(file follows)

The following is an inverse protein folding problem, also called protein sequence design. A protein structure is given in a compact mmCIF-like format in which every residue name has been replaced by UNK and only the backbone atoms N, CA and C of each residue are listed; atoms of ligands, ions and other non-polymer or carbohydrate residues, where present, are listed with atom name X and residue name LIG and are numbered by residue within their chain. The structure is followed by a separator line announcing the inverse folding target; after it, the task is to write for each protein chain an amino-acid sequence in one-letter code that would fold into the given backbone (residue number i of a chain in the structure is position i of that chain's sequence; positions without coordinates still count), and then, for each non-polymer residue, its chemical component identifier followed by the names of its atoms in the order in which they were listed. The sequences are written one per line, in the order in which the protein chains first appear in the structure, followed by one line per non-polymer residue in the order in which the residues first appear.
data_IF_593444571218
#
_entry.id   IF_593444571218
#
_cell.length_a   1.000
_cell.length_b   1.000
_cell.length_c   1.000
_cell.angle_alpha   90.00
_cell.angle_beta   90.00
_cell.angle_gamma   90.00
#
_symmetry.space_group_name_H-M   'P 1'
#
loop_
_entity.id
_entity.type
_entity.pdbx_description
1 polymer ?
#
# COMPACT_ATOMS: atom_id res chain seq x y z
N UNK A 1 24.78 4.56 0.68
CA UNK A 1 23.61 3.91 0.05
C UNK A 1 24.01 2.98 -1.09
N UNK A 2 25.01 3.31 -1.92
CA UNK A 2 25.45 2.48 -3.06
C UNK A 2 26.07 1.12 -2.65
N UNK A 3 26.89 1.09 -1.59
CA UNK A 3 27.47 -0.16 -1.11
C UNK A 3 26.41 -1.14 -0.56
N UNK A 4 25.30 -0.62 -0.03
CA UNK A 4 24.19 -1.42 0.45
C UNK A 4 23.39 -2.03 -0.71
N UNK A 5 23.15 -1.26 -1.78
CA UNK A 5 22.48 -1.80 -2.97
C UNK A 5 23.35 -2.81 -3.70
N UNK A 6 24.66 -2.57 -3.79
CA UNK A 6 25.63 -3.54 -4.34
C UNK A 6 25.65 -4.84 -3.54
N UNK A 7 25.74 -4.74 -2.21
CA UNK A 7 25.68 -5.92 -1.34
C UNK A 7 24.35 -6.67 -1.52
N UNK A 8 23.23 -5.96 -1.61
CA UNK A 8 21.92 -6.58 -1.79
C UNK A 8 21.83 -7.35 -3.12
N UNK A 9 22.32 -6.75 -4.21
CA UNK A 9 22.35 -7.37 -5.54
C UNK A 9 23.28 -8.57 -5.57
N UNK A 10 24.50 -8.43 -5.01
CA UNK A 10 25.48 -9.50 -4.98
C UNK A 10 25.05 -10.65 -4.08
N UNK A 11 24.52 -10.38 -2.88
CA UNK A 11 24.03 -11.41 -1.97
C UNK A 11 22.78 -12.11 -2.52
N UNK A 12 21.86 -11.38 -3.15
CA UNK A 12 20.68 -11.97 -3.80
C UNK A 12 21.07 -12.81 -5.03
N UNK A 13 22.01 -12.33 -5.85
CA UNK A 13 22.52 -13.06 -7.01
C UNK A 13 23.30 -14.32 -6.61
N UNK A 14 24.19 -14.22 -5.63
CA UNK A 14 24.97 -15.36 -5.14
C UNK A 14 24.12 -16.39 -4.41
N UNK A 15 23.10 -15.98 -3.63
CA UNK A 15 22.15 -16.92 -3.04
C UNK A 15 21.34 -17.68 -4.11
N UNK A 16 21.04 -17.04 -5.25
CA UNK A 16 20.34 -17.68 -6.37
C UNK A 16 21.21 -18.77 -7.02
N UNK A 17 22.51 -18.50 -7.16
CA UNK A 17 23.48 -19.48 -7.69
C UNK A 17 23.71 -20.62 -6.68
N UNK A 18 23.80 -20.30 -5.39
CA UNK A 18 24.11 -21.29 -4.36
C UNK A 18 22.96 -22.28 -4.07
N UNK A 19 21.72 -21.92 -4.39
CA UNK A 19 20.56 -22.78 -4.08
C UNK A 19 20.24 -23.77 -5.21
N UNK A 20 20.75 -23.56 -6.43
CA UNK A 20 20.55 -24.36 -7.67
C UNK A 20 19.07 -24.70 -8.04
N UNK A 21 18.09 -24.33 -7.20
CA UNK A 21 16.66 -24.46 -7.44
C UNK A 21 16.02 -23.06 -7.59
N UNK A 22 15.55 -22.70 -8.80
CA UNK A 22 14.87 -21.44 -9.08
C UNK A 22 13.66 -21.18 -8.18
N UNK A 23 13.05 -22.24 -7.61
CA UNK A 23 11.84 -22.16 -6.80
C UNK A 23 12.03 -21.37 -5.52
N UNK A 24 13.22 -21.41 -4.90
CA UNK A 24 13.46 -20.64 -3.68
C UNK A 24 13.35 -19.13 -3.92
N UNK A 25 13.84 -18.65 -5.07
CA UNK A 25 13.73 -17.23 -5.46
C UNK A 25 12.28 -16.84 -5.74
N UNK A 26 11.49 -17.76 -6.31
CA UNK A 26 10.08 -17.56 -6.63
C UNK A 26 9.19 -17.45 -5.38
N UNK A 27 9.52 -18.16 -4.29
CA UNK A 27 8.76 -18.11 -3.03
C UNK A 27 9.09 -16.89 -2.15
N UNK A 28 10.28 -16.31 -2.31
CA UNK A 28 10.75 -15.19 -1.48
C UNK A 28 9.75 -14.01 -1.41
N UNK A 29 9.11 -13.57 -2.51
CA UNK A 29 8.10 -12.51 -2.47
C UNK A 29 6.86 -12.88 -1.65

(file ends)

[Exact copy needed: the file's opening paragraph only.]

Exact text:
The following is an inverse protein folding problem, also called protein sequence design. A protein structure is given in a compact mmCIF-like format in which every residue name has been replaced by UNK and only the backbone atoms N, CA and C of each residue are listed; atoms of ligands, ions and other non-polymer or carbohydrate residues, where present, are listed with atom name X and residue name LIG and are numbered by residue within their chain. The structure is followed by a separator line announcing the inverse folding target; after it, the task is to write for each protein chain an amino-acid sequence in one-letter code that would fold into the given backbone (residue number i of a chain in the structure is position i of that chain's sequence; positions without coordinates still count), and then, for each non-polymer residue, its chemical component identifier followed by the names of its atoms in the order in which they were listed. The sequences are written one per line, in the order in which the protein chains first appear in the structure, followed by one line per non-polymer residue in the order in which the residues first appear.